Saturday, September 02, 2006


Milla Jovovich Ultraviolet Directed by Kurt Wimmer
Reviewed by Byron Merritt



Milla Jovovich appeared in one of my all-time favorite sci-fi action comedies (The Fifth Element), but she also holds the title of "Most Overused Female Actress" in some really shoddy flicks (Resident Evil, Dummy, and Return to the Blue Lagoon just to touch on a few). So I hesitate whenever I see her name attached to a title. Perhaps her agent needs to be a bit more selective when handing her manuscripts.

So it is with a heavy heart that I have to say her unfortunate role selections seem to have no end in sight with the addition of ULTRAVIOLET to her sagging film repertoire.

Vampires (aka Hemophages) have been done to death, but I don’t mind that. If a story is interesting and contains vampires, hey, that’s fine by me. But shoving Milla into a body-fitting, white leather outfit and having her kick butt in almost every scene makes me think that much more could’ve been made out of this film rather than just a vampiric female ruffian who’s deadly with a blade. Swinging swords and Matrix-like action sequences were all one gets to see here ...that and some really bad CGI (harkening back to the days of

The story of vampires and humans battling for supremacy is nothing new to film, too, and it would’ve been nice to see more character development surrounding Milla’s Violet character and that of the main antagonist, Vicecardinum Ferdinand Daxus played by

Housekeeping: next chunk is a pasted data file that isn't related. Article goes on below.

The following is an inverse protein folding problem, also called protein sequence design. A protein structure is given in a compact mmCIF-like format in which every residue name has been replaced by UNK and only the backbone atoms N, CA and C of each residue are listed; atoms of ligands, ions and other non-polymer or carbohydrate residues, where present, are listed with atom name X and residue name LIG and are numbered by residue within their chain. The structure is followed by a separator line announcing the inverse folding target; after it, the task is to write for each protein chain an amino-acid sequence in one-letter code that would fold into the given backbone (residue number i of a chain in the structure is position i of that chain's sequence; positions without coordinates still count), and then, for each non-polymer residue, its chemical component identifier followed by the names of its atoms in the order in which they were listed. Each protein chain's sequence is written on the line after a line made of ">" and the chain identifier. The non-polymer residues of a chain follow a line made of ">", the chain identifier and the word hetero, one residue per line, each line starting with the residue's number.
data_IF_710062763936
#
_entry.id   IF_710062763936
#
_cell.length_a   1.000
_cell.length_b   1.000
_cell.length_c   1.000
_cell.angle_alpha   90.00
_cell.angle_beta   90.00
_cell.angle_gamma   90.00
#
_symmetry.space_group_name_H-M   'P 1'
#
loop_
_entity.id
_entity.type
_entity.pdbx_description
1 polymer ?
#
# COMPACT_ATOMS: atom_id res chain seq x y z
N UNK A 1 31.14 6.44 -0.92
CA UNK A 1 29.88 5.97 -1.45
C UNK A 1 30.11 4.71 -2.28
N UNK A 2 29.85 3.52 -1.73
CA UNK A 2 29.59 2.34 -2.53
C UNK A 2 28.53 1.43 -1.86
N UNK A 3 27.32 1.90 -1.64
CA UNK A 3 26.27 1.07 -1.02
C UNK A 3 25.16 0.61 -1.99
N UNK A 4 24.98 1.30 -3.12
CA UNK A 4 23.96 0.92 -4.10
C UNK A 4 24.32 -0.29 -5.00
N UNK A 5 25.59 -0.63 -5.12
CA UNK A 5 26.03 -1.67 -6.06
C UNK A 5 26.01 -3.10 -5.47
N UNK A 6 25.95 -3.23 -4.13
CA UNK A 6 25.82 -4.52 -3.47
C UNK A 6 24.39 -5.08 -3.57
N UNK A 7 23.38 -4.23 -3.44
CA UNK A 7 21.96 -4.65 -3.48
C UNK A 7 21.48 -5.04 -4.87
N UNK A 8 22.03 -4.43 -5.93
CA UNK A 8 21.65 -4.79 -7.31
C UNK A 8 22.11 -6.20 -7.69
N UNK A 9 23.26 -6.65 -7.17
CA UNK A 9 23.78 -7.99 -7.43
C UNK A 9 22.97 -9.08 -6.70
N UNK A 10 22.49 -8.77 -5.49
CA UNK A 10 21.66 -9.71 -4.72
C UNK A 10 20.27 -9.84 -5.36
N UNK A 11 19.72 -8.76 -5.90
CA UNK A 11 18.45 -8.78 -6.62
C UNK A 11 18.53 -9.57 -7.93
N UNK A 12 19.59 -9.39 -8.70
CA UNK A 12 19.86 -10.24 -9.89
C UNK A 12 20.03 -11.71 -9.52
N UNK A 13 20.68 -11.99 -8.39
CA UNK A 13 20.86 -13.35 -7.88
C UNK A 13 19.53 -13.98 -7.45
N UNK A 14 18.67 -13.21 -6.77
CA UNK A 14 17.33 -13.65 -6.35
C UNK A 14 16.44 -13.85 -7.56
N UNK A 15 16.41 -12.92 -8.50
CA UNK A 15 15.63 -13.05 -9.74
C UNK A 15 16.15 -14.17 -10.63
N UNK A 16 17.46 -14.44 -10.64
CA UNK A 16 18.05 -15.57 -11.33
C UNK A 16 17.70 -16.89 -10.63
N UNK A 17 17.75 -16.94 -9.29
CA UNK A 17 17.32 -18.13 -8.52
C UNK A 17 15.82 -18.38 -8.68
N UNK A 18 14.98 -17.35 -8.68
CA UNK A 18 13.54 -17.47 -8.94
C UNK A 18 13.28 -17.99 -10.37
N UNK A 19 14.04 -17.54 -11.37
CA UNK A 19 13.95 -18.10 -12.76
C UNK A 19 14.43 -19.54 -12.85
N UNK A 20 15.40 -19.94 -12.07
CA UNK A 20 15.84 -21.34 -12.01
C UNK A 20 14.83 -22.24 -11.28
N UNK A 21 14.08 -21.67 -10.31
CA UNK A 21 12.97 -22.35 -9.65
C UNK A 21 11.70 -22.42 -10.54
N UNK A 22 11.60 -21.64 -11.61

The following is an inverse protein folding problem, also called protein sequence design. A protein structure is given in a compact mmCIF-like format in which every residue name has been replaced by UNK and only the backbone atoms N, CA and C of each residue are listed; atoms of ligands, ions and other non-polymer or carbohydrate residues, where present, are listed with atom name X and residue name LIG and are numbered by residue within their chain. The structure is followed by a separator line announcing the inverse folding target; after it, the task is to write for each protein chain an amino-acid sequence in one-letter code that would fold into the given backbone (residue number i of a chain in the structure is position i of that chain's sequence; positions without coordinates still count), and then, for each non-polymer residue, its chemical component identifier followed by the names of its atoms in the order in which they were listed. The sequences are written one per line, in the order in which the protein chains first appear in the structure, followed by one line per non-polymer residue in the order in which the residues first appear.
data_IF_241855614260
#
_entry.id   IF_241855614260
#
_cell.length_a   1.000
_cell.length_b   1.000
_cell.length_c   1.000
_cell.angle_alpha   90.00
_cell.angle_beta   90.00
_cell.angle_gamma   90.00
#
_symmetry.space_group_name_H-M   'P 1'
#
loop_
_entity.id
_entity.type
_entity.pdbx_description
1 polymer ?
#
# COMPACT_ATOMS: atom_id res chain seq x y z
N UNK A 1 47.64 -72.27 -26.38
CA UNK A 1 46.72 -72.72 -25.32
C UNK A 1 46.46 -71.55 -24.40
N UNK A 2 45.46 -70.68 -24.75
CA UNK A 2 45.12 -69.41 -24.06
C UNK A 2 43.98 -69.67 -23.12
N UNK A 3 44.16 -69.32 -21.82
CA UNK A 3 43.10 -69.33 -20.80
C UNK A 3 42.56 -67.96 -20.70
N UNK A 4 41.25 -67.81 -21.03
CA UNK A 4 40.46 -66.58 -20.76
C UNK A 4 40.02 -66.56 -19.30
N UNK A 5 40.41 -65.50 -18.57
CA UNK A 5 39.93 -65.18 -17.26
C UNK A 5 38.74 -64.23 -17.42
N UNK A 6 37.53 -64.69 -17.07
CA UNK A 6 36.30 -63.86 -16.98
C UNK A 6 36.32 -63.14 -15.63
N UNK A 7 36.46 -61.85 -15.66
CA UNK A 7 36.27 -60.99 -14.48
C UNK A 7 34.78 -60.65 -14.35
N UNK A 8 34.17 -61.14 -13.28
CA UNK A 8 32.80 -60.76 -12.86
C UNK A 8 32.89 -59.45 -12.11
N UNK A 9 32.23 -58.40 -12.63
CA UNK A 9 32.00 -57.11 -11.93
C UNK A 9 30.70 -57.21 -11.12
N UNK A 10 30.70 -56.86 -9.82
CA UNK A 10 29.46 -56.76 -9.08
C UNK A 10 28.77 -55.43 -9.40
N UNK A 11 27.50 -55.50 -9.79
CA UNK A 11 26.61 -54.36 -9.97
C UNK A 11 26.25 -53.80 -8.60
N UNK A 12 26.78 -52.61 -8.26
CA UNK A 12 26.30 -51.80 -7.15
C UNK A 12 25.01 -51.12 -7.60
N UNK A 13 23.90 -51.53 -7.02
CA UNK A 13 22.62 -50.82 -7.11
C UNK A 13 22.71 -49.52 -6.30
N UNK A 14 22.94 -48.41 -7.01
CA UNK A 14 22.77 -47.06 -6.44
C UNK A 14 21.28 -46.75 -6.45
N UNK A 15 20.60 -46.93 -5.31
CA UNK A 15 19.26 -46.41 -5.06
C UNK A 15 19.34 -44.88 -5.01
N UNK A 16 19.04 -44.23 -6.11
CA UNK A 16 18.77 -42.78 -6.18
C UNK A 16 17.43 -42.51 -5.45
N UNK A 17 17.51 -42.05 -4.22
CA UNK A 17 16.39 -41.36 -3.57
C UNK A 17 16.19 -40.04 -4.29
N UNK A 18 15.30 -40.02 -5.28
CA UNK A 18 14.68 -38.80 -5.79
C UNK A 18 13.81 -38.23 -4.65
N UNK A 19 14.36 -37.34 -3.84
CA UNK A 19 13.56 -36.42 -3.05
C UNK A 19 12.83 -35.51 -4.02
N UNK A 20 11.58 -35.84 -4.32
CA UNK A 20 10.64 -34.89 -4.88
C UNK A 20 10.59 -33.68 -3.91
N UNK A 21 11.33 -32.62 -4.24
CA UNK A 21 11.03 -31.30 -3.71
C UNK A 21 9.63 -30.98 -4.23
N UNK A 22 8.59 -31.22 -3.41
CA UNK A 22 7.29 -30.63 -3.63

Nick Chinlund. But we just are led to believe that the two hate each other because they’re on opposite sides of the human/vampire equation. Or are they? It seems the scriptwriters/filmmakers couldn’t make up their minds about that either. What a mess.

The story tries to pull a sympathetic chord with the audience by explaining that Violet lost a child in-utero, so when she starts feeling empathy for Six (
Cameron Blight), a young boy who carries a virus that can wipe out all vampires (or can he?), we (the audience) are supposed to support her decision not to kill the very child who could kill her. But the emotional impact is nil, again, since almost all of the film time is dedicated to swordplay, killing, and showing us how nice Milla looks in her leathers while decapitating a few hundred bad guys at a time.

There have been comparisons made between Ultraviolet and
AEON FLUX. I’ve seen and rated both of these films and found the latter much more entertaining than the former. Although both films had deadly women as their prime protagonists, Aeon Flux actually had a story behind it with some intriguing concepts, while Ultraviolet simply put a futuristic bent on a worn-out theme.

Click here for the Ultraviolet movie trailer!


Post a Comment

Links to this post:

Create a Link

<< Home